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Morgan Conway (March 16, 1903 in Newark, New Jersey – November 16, 1981 in Livingston, New Jersey) was an American actor, best known for his portrayals of Dick Tracy.
Born Sydney Conway, he was educated at Columbia University in New York City. He arrived in Hollywood just in time to get on the ground floor of the industry's burgeoning labor movement. Conway was one of the founding members of the Screen Actors Guild. His first film appearance was in the 1934 film Looking for Trouble.
For many years he freelanced, working for various studios in bits or supporting roles. His most familiar appearance from this period is probably in Charlie Chan in Reno (1939).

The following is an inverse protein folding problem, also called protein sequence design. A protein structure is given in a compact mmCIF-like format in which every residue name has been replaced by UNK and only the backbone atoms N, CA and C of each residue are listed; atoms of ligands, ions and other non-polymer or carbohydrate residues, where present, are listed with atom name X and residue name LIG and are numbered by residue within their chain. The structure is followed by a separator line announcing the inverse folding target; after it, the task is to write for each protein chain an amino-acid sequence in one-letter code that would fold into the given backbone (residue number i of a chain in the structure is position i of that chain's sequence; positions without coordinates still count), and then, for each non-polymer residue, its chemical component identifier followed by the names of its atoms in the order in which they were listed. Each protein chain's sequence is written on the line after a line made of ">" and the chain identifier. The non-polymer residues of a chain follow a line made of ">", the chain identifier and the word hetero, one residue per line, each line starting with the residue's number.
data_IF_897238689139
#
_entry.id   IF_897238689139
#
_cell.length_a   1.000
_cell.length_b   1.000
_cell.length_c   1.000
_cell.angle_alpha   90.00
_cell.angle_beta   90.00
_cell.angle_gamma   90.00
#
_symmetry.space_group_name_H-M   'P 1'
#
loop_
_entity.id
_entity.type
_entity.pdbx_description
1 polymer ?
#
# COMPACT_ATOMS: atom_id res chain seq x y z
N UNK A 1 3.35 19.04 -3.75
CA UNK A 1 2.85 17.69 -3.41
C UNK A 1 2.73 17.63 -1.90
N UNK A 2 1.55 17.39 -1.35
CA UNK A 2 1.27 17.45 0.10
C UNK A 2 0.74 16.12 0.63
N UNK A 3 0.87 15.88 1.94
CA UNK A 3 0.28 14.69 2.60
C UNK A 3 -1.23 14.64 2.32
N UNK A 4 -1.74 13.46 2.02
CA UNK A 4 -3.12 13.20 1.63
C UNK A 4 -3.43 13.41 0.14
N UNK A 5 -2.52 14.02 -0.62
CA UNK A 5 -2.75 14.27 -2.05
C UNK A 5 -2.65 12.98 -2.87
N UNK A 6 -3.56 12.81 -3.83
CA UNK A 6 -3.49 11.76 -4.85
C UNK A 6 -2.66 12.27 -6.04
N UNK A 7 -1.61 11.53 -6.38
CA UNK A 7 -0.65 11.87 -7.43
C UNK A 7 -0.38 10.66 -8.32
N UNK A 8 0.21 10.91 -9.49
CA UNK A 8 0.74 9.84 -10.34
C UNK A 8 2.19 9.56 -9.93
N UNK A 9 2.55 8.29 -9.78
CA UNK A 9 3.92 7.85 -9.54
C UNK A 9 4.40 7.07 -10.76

By the mid-1940s he was a contract player for RKO Radio Pictures, and he was chosen to portray Chester Gould's comic-strip detective Dick Tracy in a pair of feature films: Dick Tracy and Dick Tracy vs. Cueball. RKO's earliest publicity photos posed Conway in profile, hoping to emulate Gould's square-jawed caricatures. Although this screen Tracy didn't resemble the print Tracy physically, Conway's dramatic interpretation was faithful; he gave the role an understated, businesslike quality totally in keeping with a police procedural. Morgan Conway is considered by many (including Dick Tracy writer Max Allan Collins) to be the best screen Dick Tracy.
Morgan/Sydney Conway left the motion picture industry and returned to New Jersey, where he died of lung cancer at the age of 78.